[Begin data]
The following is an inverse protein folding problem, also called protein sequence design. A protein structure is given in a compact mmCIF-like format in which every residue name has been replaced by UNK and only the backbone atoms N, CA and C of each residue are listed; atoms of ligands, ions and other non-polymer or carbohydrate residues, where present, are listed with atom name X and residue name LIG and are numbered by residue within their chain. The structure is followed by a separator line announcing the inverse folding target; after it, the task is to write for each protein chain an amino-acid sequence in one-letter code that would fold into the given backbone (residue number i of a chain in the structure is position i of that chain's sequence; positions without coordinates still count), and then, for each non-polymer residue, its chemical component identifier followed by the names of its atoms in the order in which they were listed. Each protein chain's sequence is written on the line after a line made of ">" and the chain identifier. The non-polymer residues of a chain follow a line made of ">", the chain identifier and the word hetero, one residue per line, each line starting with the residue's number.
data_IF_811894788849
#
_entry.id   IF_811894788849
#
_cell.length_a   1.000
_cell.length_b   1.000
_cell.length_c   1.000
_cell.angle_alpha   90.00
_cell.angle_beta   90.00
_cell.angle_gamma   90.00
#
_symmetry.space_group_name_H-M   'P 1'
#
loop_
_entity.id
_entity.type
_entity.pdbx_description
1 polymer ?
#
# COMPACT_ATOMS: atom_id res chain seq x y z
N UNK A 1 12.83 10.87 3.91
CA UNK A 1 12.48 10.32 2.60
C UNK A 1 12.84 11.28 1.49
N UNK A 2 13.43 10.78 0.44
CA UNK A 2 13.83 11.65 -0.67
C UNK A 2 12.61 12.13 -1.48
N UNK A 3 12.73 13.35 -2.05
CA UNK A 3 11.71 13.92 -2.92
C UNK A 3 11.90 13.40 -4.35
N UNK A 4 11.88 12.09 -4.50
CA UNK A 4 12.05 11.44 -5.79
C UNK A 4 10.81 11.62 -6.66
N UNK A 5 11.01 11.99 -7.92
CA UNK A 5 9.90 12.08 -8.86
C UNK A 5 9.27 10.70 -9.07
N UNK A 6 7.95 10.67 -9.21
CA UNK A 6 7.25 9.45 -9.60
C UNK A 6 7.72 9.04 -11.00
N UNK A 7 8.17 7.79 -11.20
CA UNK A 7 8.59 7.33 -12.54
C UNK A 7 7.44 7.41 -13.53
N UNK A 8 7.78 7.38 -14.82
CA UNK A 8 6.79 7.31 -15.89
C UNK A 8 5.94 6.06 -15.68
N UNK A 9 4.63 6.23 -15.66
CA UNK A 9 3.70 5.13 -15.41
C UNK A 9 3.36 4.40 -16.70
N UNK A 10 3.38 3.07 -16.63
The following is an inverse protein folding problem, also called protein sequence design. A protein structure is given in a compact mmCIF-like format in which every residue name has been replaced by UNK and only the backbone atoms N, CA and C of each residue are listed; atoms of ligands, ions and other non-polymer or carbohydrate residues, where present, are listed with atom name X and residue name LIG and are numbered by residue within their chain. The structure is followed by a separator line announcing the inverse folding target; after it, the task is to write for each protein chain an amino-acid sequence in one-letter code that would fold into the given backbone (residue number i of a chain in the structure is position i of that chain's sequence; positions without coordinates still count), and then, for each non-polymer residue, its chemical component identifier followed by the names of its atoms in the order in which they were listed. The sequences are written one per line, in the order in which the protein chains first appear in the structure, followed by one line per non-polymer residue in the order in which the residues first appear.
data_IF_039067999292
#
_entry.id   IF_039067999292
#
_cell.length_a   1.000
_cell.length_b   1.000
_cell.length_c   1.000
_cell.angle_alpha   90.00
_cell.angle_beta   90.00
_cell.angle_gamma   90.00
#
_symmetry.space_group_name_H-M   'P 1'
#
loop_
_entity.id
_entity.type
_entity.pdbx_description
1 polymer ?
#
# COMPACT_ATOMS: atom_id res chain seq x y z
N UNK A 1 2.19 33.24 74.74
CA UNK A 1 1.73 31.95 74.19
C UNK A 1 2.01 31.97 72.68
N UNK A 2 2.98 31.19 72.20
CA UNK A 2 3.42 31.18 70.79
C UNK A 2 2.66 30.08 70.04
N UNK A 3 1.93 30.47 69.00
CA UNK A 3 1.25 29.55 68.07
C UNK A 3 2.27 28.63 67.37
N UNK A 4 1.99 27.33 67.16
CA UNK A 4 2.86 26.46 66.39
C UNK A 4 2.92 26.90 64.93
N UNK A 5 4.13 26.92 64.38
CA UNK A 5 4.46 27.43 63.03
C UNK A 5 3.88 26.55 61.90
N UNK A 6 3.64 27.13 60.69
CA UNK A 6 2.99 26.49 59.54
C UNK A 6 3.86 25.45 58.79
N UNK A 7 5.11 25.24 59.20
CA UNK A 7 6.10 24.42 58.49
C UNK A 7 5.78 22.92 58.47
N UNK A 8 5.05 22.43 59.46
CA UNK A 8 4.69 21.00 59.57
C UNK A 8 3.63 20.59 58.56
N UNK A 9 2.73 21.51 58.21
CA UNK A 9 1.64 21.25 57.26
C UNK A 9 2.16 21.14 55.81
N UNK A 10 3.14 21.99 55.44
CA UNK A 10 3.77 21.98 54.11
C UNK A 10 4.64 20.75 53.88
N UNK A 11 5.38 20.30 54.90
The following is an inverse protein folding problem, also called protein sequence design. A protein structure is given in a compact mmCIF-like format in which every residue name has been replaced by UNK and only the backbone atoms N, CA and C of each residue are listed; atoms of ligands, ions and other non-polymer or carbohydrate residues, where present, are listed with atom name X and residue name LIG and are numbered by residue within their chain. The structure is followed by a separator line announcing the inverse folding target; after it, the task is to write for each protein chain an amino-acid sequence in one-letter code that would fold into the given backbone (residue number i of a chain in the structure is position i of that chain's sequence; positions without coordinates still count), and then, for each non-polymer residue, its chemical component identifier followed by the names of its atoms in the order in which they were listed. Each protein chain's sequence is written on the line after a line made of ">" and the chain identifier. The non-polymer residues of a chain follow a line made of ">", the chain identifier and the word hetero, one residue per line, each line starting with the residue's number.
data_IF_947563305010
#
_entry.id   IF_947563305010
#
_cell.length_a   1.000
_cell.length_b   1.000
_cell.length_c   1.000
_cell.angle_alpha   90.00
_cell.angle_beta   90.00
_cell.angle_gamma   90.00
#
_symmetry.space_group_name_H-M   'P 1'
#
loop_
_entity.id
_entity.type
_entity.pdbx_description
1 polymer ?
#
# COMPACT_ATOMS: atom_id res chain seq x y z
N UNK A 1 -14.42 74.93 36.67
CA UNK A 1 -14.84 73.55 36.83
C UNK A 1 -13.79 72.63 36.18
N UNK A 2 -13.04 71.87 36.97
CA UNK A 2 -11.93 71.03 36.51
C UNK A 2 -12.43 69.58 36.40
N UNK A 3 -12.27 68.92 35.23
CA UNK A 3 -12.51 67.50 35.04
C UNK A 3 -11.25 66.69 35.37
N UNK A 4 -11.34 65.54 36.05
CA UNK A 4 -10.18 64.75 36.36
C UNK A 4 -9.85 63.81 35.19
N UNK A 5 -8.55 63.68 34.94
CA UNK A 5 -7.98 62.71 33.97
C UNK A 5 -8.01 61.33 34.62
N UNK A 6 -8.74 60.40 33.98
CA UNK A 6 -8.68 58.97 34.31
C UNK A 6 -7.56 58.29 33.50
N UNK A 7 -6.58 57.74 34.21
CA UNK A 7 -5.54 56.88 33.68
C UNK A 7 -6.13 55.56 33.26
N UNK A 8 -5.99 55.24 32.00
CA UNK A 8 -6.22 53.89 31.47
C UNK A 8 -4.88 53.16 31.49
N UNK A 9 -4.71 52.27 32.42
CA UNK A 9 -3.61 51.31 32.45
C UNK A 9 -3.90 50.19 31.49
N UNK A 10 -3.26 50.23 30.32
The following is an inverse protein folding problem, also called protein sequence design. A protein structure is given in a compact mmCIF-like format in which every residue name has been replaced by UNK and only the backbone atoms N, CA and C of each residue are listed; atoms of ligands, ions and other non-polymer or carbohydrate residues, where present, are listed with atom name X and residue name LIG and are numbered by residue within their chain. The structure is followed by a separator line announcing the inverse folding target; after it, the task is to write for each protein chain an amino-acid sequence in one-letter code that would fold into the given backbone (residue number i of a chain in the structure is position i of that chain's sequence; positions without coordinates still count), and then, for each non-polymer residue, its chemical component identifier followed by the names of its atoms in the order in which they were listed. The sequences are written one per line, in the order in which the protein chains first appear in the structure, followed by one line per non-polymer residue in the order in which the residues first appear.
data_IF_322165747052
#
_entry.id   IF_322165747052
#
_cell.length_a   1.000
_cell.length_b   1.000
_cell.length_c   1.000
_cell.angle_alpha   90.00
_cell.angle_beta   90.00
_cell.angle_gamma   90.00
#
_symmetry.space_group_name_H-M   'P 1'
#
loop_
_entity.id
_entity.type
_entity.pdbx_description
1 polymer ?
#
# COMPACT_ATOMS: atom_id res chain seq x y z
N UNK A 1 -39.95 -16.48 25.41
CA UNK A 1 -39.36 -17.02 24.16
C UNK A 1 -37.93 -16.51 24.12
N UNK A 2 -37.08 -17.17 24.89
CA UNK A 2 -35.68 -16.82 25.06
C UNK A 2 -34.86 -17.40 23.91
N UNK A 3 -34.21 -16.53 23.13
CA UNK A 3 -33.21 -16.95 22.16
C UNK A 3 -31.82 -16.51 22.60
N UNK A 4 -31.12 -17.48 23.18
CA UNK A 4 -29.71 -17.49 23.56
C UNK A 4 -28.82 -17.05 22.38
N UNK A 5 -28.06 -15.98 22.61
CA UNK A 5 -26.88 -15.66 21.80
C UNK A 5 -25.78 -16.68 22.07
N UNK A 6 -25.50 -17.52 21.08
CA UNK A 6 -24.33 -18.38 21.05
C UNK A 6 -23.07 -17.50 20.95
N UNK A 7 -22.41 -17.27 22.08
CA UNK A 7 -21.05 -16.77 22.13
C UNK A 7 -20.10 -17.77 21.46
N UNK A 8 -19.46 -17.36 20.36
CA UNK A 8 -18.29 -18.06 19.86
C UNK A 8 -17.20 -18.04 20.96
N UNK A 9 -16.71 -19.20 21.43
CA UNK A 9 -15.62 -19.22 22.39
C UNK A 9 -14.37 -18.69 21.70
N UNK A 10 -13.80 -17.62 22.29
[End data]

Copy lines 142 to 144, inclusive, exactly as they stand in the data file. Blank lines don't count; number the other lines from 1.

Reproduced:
CA UNK A 7 -5.54 56.88 33.68
C UNK A 7 -6.13 55.56 33.26
N UNK A 8 -5.99 55.24 32.00